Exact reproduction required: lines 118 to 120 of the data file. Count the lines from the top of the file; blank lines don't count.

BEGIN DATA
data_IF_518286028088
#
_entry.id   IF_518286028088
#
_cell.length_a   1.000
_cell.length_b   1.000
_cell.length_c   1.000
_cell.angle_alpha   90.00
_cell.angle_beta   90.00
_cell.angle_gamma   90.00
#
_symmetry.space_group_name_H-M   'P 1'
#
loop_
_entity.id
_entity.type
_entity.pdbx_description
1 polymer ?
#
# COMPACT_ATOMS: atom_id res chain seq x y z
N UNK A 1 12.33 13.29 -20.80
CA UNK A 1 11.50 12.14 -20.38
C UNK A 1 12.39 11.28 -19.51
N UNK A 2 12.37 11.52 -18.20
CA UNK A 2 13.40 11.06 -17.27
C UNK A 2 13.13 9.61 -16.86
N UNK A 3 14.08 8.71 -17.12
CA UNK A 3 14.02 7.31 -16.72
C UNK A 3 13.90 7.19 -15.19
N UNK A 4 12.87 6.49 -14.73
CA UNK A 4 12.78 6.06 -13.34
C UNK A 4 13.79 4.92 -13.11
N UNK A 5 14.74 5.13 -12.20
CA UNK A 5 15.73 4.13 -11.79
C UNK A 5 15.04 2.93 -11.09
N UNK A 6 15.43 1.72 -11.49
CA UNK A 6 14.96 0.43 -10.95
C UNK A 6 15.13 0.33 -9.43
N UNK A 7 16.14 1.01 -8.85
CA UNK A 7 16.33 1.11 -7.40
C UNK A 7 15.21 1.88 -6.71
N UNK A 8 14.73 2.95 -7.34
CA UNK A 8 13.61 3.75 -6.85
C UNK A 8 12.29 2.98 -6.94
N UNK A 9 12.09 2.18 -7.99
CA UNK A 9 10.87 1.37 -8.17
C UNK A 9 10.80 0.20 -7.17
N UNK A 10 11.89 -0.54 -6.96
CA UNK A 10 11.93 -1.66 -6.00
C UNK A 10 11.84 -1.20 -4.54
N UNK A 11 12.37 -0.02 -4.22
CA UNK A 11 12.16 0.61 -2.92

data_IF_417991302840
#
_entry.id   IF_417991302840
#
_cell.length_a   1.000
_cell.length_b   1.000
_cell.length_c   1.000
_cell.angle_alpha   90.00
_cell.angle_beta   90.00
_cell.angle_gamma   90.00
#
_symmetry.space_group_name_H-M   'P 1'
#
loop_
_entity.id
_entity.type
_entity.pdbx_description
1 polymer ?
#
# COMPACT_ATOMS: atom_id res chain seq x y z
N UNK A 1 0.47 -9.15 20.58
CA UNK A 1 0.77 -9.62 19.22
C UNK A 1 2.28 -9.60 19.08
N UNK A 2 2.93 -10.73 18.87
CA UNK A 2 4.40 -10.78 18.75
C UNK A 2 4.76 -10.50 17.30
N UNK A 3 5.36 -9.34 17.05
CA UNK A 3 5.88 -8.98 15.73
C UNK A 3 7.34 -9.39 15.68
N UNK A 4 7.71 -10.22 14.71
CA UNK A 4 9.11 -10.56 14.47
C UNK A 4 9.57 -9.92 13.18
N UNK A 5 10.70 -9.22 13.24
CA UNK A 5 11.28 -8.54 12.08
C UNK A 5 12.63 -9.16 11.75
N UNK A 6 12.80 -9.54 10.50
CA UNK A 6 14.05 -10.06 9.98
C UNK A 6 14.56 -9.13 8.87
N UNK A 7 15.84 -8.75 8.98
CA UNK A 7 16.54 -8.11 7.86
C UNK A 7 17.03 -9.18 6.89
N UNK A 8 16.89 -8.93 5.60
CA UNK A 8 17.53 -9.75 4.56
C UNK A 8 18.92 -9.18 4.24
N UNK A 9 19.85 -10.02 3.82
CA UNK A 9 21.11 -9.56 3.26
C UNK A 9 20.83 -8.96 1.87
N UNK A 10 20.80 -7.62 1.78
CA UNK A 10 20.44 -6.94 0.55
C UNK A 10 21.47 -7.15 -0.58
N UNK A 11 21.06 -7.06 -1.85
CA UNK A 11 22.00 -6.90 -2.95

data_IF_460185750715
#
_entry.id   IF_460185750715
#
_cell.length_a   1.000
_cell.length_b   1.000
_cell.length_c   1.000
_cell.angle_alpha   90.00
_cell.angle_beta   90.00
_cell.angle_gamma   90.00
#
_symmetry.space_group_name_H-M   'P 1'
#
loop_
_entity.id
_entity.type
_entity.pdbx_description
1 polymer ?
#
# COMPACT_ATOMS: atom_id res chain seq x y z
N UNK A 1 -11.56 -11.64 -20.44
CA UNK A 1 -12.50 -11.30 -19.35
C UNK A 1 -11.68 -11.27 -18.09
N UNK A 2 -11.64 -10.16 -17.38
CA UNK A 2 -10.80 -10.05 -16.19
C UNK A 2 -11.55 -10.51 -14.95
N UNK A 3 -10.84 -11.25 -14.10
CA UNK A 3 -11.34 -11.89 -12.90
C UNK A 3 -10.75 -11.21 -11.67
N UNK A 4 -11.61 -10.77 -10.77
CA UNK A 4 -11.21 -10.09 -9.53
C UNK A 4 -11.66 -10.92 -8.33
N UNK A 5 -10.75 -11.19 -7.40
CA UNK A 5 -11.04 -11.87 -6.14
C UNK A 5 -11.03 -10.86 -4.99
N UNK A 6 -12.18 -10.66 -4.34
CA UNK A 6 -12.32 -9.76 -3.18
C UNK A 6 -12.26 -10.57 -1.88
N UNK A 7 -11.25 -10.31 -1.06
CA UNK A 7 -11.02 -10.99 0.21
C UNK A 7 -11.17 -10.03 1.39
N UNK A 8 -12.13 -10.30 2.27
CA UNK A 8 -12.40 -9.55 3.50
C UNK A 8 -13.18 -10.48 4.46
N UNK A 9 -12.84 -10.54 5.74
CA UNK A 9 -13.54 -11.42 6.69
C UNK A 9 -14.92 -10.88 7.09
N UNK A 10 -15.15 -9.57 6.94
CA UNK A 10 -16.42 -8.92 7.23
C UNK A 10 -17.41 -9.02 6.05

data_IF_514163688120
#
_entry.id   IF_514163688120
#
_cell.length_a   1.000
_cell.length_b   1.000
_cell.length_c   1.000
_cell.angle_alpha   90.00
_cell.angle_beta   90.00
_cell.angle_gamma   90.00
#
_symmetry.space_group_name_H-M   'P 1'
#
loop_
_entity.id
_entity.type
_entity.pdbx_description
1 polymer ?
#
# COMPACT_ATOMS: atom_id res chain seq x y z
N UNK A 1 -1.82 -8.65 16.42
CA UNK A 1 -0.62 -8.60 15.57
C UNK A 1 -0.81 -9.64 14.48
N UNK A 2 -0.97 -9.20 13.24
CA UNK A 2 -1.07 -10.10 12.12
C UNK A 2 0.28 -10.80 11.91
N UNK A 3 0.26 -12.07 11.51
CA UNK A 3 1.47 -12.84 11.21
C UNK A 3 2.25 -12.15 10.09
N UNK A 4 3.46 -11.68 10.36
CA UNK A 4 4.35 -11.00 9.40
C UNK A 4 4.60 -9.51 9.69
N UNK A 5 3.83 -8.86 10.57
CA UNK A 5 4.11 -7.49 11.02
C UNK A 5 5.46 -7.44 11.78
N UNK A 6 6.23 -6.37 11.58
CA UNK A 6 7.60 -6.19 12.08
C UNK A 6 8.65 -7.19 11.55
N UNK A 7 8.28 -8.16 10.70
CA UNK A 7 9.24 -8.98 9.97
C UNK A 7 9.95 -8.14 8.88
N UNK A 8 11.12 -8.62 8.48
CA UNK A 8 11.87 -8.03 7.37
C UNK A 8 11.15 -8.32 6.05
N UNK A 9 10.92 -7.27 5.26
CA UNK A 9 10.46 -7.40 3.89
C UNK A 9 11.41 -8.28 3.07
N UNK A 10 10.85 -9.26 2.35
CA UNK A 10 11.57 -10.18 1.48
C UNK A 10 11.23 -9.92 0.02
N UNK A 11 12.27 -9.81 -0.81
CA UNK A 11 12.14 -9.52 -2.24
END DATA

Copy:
loop_
_entity.id
_entity.type